With entertainment being the core of Disney’s business, it was a must to see what Aulani would offer in the evening. On one Ohana Disney Movie Night, The Little Mermaid was being shown on a giant outdoor screen to resort guests. A not-to-be missed event was Starlight Hui – an outdoor family event that mixed crafts, dances, storytelling, dueling ukuleles, and soul-rending traditional music.
Of all the things we experienced at Aulani, having the character breakfast at Makahiki the morning before we left for the mainland felt the most Disney-infused, with Minnie stopping by our table so we could take pictures with her, and other famous Disney characters joining the kids, including ours, in a happy musical parade around the restaurant. And yes, of course, the kids ate Mickey-shaped waffles. But overall, Disney touches such as a sculpture of Stitch near Aunty’s Beach House, were tastefully rendered.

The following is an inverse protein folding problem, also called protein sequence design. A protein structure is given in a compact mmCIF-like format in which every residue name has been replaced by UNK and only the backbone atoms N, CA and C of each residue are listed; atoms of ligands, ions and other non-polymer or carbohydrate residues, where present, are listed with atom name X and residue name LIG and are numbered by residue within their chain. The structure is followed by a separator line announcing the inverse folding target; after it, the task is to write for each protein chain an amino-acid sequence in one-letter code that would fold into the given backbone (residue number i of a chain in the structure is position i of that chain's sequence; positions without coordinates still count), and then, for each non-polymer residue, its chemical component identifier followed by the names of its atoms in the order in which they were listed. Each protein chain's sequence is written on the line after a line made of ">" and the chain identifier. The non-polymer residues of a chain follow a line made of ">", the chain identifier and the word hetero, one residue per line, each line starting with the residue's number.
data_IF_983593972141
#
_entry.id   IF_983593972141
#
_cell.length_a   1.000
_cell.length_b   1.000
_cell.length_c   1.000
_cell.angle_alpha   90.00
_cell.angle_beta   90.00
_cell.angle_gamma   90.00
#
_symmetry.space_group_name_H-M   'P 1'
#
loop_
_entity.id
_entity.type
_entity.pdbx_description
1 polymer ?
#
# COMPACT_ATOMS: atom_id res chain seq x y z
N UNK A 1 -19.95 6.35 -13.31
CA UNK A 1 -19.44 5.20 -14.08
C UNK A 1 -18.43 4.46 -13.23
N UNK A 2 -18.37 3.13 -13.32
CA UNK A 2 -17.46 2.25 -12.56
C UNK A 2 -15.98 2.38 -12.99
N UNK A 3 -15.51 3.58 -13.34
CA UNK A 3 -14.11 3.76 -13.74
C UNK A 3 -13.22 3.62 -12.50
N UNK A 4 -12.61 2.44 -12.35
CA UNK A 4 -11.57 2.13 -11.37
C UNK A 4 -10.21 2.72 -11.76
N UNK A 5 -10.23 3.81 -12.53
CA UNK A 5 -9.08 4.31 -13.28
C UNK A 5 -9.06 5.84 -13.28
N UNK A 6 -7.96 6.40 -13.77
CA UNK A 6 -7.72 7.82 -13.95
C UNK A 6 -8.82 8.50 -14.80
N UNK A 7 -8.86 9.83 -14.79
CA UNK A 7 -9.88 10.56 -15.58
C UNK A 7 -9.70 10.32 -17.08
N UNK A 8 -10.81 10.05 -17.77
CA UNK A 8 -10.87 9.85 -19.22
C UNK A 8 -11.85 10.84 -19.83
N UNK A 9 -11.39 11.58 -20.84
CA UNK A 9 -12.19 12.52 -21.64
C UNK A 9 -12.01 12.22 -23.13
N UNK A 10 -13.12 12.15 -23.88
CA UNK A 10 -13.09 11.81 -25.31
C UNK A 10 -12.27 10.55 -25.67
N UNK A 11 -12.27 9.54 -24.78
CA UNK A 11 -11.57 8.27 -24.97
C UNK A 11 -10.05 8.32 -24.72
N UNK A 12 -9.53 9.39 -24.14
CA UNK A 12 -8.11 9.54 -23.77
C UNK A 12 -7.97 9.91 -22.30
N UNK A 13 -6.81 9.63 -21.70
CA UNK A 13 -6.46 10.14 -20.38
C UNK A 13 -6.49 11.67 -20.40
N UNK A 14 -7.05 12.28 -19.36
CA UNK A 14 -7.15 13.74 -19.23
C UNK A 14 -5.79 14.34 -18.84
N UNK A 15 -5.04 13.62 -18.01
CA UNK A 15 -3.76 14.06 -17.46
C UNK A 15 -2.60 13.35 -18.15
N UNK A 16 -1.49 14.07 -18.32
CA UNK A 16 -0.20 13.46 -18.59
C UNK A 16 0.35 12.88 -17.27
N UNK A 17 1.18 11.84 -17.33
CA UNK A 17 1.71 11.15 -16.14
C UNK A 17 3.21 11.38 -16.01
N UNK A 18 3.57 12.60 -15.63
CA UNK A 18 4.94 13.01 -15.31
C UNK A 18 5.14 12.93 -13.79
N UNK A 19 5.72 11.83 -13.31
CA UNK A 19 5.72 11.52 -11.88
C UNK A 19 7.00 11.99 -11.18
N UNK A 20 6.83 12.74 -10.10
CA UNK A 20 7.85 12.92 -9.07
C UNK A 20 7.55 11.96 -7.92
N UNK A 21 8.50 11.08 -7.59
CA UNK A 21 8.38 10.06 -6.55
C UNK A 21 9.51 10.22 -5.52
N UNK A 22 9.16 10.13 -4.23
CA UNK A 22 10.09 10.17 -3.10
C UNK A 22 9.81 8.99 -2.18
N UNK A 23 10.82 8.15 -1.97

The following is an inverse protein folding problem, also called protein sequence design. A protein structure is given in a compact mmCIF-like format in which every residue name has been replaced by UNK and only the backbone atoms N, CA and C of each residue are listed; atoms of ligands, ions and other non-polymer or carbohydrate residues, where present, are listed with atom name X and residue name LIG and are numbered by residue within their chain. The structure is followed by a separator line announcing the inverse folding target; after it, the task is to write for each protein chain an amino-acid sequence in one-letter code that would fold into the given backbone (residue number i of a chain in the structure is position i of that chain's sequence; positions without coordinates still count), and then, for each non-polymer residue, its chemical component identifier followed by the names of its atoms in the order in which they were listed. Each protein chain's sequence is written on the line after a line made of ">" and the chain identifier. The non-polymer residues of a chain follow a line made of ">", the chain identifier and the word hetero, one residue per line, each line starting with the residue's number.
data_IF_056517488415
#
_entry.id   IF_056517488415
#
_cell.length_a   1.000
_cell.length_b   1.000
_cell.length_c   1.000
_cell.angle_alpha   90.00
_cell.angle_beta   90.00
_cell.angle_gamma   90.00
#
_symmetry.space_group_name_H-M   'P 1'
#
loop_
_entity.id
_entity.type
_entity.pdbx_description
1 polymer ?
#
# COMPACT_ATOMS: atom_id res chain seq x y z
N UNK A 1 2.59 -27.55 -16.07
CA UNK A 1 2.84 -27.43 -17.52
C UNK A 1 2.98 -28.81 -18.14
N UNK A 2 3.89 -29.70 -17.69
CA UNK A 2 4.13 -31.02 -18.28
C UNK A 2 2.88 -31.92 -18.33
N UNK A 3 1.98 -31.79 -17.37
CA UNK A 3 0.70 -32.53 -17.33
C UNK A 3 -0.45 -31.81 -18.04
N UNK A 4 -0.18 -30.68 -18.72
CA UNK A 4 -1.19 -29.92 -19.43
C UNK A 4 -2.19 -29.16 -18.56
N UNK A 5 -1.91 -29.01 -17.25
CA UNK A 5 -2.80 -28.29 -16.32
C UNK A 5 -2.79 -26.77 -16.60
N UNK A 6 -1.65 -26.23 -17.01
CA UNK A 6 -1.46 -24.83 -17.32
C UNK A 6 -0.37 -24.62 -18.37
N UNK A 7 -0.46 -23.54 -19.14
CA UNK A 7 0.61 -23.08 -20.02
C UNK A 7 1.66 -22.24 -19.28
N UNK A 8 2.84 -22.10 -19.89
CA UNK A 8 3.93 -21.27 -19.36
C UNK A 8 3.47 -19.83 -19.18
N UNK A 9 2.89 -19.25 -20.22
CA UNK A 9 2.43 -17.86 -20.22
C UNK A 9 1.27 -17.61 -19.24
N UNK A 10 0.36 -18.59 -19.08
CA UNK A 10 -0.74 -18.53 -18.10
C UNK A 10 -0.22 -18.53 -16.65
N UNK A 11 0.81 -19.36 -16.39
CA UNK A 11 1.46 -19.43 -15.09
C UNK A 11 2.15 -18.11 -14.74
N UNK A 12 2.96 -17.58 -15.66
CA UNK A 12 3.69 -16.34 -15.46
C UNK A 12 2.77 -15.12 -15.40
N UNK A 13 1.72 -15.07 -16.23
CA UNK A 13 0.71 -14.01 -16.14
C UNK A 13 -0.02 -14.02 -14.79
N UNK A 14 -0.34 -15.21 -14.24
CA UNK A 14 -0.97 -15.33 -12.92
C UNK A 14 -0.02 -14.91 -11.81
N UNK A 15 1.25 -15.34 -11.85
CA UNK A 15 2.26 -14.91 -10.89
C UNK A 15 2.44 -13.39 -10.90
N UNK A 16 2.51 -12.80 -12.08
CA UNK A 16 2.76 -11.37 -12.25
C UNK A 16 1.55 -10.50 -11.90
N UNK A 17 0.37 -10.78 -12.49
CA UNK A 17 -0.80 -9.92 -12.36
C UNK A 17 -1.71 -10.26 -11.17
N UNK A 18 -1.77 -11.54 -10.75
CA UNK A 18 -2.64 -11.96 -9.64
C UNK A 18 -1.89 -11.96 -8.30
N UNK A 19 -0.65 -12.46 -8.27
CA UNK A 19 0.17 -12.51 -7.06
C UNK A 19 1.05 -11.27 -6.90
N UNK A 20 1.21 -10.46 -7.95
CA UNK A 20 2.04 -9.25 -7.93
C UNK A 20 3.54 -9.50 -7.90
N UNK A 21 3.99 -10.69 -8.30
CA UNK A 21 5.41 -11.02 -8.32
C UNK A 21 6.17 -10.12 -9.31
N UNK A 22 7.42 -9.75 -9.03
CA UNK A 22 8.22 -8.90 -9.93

I’ve visited the Hawaiian islands many times over the years, immersing myself in and falling in love with nature - the land and the oceans. I left Aulani bemused and humbled that it took Disney, of all things, to suddenly awaken in me a curiosity – no, a yearning – to learn more about the Hawaiian people and their culture, art, music and architecture. I was hoping that some of their deep beauty and spirit would become part of me.
My kids and hubby can’t wait to return. Frankly, neither can I.